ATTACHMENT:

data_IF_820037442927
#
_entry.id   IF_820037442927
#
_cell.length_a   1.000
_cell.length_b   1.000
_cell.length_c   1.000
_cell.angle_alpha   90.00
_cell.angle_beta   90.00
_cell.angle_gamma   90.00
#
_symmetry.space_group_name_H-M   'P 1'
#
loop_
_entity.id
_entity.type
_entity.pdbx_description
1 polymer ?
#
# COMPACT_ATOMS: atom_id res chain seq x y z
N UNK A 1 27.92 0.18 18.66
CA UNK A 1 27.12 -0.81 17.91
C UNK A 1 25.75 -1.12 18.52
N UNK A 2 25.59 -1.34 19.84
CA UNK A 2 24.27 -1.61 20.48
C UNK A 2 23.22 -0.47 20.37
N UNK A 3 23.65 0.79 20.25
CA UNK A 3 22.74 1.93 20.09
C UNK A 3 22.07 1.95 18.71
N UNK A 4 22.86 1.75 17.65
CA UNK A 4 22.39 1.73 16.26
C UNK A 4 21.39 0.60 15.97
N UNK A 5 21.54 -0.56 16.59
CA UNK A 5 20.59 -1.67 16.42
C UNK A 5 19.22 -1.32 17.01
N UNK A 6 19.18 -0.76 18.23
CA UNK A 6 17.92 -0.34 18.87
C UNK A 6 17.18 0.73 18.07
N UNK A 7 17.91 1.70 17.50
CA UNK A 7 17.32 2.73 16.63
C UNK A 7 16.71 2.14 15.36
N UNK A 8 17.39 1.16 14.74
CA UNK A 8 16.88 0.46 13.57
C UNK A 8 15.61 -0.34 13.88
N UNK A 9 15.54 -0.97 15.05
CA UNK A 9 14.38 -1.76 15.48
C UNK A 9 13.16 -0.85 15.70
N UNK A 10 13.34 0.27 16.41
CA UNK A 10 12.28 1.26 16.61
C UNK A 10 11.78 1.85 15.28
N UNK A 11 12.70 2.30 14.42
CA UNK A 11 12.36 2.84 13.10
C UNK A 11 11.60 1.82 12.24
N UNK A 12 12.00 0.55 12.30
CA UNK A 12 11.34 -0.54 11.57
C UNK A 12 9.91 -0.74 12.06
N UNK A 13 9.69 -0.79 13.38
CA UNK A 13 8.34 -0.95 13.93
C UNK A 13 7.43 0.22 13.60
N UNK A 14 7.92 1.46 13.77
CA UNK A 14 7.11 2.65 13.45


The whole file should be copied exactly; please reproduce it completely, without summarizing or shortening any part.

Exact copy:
data_IF_820037442927
#
_entry.id   IF_820037442927
#
_cell.length_a   1.000
_cell.length_b   1.000
_cell.length_c   1.000
_cell.angle_alpha   90.00
_cell.angle_beta   90.00
_cell.angle_gamma   90.00
#
_symmetry.space_group_name_H-M   'P 1'
#
loop_
_entity.id
_entity.type
_entity.pdbx_description
1 polymer ?
#
# COMPACT_ATOMS: atom_id res chain seq x y z
N UNK A 1 27.92 0.18 18.66
CA UNK A 1 27.12 -0.81 17.91
C UNK A 1 25.75 -1.12 18.52
N UNK A 2 25.59 -1.34 19.84
CA UNK A 2 24.27 -1.61 20.48
C UNK A 2 23.22 -0.47 20.37
N UNK A 3 23.65 0.79 20.25
CA UNK A 3 22.74 1.93 20.09
C UNK A 3 22.07 1.95 18.71
N UNK A 4 22.86 1.75 17.65
CA UNK A 4 22.39 1.73 16.26
C UNK A 4 21.39 0.60 15.97
N UNK A 5 21.54 -0.56 16.59
CA UNK A 5 20.59 -1.67 16.42
C UNK A 5 19.22 -1.32 17.01
N UNK A 6 19.18 -0.76 18.23
CA UNK A 6 17.92 -0.34 18.87
C UNK A 6 17.18 0.73 18.07
N UNK A 7 17.91 1.70 17.50
CA UNK A 7 17.32 2.73 16.63
C UNK A 7 16.71 2.14 15.36
N UNK A 8 17.39 1.16 14.74
CA UNK A 8 16.88 0.46 13.57
C UNK A 8 15.61 -0.34 13.88
N UNK A 9 15.54 -0.97 15.05
CA UNK A 9 14.38 -1.76 15.48
C UNK A 9 13.16 -0.85 15.70
N UNK A 10 13.34 0.27 16.41
CA UNK A 10 12.28 1.26 16.61
C UNK A 10 11.78 1.85 15.28
N UNK A 11 12.70 2.30 14.42
CA UNK A 11 12.36 2.84 13.10
C UNK A 11 11.60 1.82 12.24
N UNK A 12 12.00 0.55 12.30
CA UNK A 12 11.34 -0.54 11.57
C UNK A 12 9.91 -0.74 12.06
N UNK A 13 9.69 -0.79 13.38
CA UNK A 13 8.34 -0.95 13.93
C UNK A 13 7.43 0.22 13.60
N UNK A 14 7.92 1.46 13.77
CA UNK A 14 7.11 2.65 13.45